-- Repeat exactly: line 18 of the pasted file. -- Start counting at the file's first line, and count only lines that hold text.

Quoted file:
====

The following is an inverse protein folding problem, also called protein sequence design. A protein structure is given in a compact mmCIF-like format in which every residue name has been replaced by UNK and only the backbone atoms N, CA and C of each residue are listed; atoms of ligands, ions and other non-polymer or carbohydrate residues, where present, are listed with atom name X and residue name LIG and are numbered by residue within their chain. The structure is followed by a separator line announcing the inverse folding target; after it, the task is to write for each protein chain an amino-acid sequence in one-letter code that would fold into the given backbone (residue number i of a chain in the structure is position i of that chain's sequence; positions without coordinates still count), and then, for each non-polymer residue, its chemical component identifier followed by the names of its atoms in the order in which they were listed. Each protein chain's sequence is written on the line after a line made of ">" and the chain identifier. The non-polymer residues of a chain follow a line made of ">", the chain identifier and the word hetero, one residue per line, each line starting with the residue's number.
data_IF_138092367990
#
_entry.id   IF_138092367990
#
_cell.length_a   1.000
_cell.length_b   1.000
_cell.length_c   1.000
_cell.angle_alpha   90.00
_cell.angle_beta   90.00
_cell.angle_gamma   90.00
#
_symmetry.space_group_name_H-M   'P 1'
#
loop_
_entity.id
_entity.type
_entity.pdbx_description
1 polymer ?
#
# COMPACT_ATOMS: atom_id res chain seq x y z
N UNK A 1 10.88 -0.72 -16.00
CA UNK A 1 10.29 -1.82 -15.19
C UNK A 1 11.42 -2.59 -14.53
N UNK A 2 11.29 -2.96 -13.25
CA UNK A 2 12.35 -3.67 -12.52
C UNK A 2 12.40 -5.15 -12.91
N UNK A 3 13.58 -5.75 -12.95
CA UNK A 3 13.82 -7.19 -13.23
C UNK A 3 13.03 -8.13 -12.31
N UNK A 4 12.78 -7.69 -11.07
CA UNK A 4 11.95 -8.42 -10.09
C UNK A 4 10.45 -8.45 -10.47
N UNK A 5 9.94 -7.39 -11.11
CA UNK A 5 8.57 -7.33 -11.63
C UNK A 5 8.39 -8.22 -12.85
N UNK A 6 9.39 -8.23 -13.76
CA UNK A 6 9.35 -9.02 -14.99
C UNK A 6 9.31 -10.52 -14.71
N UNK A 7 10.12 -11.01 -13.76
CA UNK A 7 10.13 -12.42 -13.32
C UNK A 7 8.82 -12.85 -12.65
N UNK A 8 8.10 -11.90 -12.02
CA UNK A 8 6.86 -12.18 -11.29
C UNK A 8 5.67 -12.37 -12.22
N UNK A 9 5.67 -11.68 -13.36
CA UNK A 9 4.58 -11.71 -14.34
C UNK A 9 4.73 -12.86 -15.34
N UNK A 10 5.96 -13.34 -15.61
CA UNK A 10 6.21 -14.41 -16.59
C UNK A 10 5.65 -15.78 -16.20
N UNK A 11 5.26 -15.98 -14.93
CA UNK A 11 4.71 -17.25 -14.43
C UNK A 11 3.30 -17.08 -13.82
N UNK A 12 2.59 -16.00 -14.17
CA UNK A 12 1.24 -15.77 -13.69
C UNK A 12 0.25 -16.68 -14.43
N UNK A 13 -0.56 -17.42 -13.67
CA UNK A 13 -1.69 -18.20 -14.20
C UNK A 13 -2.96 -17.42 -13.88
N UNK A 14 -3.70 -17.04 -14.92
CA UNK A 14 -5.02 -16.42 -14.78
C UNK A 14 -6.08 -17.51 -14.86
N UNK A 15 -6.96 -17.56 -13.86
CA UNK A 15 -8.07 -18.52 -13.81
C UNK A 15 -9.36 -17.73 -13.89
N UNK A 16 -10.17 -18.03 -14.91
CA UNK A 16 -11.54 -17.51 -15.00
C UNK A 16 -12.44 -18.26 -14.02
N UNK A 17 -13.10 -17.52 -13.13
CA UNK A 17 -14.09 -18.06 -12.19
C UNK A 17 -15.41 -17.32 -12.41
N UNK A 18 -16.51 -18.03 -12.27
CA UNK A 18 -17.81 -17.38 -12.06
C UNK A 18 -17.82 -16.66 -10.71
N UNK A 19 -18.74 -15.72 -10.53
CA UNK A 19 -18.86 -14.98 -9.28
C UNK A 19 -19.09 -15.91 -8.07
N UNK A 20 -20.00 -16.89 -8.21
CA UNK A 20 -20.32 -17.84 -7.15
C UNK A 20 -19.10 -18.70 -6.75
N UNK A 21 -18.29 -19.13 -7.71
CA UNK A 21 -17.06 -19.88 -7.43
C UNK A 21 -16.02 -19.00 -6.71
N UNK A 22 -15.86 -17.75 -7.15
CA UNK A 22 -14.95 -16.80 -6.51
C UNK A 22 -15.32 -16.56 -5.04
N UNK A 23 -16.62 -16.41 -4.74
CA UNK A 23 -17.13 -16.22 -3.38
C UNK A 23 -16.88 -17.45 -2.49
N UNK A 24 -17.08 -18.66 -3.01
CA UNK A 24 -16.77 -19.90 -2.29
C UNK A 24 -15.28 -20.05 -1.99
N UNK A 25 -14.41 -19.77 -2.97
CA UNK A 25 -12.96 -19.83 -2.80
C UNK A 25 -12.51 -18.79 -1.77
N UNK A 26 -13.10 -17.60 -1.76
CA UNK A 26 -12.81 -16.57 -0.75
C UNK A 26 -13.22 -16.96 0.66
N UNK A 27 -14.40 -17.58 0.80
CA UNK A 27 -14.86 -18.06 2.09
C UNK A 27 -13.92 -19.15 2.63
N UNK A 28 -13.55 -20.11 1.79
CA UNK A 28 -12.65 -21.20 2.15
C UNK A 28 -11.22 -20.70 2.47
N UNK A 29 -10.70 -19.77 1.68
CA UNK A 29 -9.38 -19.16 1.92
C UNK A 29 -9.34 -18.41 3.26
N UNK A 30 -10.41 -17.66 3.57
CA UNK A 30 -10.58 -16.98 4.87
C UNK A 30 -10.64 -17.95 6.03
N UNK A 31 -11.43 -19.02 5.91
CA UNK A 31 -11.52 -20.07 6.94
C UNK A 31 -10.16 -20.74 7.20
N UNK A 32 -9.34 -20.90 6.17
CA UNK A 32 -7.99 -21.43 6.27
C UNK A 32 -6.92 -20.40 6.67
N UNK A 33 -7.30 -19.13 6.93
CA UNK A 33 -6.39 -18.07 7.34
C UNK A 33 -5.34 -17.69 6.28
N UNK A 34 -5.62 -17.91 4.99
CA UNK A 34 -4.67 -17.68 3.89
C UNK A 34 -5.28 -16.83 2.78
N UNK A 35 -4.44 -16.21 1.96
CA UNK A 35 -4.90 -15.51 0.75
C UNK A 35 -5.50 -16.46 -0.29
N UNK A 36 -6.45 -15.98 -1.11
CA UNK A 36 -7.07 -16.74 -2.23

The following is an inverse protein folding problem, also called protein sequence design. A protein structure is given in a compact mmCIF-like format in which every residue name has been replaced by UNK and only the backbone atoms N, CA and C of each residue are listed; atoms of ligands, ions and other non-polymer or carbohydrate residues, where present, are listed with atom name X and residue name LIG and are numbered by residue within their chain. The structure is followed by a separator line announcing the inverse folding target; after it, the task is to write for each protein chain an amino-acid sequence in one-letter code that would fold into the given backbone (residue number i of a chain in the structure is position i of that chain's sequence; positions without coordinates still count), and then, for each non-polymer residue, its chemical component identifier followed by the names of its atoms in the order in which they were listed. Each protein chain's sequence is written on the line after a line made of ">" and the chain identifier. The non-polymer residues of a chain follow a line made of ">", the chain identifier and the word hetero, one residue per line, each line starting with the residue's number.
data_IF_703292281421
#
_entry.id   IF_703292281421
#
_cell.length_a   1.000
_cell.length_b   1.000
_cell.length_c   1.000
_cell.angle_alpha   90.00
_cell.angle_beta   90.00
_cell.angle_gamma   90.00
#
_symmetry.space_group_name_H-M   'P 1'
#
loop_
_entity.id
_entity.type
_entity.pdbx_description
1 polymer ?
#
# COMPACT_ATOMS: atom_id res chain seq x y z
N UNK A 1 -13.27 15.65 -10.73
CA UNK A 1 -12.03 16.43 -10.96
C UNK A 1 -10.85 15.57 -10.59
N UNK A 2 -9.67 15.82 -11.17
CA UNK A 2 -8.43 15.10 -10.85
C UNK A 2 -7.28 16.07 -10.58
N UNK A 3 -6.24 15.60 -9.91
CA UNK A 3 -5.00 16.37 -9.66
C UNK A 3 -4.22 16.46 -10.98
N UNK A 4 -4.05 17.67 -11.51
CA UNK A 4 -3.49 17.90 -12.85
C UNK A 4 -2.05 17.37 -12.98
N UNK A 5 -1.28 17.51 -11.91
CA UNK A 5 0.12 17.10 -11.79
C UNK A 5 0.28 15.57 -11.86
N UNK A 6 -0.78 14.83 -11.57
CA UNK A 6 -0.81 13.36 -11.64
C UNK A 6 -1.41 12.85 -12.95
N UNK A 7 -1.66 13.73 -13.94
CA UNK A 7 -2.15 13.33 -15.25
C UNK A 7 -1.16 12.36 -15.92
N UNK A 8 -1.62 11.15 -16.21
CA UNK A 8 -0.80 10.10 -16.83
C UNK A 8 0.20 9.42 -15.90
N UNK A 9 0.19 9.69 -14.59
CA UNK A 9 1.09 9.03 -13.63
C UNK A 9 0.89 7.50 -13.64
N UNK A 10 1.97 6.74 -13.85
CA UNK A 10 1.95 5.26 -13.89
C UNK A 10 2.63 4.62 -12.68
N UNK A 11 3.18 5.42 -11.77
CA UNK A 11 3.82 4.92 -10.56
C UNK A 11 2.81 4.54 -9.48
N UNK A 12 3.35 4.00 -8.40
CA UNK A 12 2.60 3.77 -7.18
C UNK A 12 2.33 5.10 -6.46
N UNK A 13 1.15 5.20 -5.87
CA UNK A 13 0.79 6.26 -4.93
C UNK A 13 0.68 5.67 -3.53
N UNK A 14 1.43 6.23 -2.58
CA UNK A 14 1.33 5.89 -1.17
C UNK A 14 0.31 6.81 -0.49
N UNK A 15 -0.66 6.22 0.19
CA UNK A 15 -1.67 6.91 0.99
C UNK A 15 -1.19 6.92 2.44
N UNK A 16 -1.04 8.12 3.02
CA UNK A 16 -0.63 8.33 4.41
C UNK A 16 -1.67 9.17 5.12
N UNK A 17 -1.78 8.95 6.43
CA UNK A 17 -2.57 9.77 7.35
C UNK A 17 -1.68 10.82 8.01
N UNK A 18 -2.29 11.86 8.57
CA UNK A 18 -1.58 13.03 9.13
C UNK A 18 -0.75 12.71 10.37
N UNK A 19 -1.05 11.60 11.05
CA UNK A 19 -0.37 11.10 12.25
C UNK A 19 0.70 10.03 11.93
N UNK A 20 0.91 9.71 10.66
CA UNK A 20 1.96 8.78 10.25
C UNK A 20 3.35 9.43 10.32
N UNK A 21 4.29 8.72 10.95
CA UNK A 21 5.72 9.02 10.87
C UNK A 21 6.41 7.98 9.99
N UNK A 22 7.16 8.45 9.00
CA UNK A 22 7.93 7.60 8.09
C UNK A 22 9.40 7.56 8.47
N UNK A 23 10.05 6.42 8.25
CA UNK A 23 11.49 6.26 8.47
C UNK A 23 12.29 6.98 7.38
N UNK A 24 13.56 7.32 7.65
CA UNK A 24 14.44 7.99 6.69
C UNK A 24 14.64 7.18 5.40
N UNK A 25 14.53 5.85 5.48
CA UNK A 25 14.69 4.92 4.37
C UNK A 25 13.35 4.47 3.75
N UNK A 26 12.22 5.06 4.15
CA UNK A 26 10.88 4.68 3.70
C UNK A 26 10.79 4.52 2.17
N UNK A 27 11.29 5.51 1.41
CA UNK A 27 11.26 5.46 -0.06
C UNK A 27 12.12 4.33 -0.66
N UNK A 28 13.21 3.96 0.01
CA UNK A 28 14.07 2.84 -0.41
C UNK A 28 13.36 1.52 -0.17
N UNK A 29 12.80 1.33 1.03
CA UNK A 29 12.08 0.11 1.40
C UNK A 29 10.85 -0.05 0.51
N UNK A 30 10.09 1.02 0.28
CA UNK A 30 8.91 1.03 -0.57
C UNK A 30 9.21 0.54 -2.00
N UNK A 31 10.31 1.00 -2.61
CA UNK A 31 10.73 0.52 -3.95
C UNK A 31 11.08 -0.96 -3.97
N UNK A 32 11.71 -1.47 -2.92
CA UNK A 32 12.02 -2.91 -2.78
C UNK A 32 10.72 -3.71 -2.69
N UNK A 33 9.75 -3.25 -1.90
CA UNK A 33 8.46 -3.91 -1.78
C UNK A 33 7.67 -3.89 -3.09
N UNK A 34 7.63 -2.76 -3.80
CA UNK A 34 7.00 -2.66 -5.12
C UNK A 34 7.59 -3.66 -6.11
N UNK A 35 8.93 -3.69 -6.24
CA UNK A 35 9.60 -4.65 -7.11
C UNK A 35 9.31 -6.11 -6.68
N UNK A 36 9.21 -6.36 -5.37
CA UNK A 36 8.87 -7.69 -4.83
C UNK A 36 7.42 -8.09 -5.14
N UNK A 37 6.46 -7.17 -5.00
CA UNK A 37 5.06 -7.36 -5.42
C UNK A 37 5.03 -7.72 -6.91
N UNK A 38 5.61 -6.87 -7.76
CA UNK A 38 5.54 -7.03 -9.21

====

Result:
_entity.pdbx_description